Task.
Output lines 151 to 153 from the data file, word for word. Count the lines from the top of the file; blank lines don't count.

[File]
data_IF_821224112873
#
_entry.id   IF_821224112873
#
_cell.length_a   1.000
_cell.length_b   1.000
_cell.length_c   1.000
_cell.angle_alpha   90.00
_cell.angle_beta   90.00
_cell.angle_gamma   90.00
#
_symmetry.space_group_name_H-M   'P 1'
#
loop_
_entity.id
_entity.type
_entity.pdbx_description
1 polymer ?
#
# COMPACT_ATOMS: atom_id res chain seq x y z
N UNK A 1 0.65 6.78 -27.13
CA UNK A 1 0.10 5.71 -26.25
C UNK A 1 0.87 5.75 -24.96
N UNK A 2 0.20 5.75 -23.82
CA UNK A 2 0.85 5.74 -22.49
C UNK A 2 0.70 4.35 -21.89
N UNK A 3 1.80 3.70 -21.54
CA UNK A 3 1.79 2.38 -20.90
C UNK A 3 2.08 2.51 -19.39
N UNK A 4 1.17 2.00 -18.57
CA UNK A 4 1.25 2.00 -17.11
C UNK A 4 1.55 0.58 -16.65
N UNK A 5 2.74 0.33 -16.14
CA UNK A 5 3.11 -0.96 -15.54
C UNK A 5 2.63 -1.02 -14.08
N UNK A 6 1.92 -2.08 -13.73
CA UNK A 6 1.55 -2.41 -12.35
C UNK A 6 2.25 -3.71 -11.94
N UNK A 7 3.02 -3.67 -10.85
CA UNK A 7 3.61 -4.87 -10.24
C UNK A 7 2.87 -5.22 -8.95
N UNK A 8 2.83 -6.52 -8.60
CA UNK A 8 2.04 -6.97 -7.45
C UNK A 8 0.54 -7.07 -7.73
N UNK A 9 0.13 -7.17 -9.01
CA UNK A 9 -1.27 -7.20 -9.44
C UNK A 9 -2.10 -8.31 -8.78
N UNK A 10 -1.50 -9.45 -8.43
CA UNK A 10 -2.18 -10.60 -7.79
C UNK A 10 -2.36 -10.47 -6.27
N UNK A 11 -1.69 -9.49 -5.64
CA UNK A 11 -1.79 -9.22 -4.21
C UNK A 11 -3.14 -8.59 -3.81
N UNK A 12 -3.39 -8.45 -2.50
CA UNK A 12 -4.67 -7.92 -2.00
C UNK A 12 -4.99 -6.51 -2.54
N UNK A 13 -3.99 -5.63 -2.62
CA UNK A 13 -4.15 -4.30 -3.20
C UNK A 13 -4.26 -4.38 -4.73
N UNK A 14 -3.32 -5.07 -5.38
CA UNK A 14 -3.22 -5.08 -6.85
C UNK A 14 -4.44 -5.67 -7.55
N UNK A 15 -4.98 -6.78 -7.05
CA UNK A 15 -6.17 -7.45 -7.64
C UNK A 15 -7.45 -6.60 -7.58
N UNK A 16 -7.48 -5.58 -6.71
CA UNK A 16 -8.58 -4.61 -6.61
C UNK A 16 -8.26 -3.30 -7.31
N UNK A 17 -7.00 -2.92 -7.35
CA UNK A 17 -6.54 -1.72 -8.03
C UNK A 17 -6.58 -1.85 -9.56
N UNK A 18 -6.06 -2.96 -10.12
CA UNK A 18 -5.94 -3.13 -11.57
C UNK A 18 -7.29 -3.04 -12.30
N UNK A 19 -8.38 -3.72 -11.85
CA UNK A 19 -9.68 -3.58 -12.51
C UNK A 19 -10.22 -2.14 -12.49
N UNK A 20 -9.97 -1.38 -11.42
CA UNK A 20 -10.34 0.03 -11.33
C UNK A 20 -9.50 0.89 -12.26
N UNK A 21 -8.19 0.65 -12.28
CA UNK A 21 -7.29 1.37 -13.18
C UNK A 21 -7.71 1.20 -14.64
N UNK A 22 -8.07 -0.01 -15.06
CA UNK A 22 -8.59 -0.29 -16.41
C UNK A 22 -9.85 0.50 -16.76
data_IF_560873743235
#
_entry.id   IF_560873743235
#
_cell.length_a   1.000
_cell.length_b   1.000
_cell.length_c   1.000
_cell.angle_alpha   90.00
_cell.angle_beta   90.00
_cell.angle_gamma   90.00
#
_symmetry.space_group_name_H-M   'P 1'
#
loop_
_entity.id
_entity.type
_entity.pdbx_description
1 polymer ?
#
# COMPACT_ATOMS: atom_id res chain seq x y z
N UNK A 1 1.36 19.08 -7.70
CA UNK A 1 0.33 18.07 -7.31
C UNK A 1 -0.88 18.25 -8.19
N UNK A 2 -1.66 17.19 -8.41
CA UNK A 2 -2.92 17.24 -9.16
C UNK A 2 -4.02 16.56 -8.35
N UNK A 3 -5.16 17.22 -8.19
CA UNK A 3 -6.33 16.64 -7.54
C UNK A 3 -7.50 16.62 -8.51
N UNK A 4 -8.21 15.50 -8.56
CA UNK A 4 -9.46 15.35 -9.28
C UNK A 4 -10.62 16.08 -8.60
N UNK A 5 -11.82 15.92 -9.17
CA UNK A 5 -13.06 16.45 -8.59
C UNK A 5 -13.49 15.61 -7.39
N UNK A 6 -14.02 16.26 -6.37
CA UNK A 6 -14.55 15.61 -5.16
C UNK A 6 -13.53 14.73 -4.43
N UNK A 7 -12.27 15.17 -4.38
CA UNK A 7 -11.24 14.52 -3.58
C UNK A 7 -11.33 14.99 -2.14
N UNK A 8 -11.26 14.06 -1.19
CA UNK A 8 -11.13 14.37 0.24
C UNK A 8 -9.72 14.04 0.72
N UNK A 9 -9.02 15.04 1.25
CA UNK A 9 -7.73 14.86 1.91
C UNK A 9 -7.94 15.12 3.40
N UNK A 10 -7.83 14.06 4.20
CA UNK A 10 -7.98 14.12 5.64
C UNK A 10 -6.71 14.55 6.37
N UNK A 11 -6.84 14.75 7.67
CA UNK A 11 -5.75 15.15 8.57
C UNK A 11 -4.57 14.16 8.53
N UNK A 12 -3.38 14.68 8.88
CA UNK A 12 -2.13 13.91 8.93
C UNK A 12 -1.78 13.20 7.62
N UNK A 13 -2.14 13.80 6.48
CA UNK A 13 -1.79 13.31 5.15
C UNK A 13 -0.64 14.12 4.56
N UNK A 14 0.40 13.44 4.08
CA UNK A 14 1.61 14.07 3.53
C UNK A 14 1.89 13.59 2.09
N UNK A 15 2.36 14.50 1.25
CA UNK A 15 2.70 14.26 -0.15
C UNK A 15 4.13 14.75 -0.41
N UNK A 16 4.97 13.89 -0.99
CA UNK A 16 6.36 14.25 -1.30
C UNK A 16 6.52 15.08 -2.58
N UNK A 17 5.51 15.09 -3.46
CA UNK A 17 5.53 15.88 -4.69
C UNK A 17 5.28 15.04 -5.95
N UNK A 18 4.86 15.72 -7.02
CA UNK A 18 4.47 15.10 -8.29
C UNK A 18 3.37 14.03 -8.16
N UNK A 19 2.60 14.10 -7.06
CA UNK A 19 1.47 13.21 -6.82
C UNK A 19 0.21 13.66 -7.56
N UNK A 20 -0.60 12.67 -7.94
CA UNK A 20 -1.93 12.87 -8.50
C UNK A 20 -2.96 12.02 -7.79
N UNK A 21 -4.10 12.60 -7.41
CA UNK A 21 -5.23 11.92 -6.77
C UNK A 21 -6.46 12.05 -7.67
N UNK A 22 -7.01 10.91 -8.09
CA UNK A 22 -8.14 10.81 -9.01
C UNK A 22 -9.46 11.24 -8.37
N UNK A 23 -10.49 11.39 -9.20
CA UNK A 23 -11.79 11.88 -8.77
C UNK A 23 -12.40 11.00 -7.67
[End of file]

C UNK A 15 4.13 14.75 -0.41
N UNK A 16 4.97 13.89 -0.99
CA UNK A 16 6.36 14.25 -1.30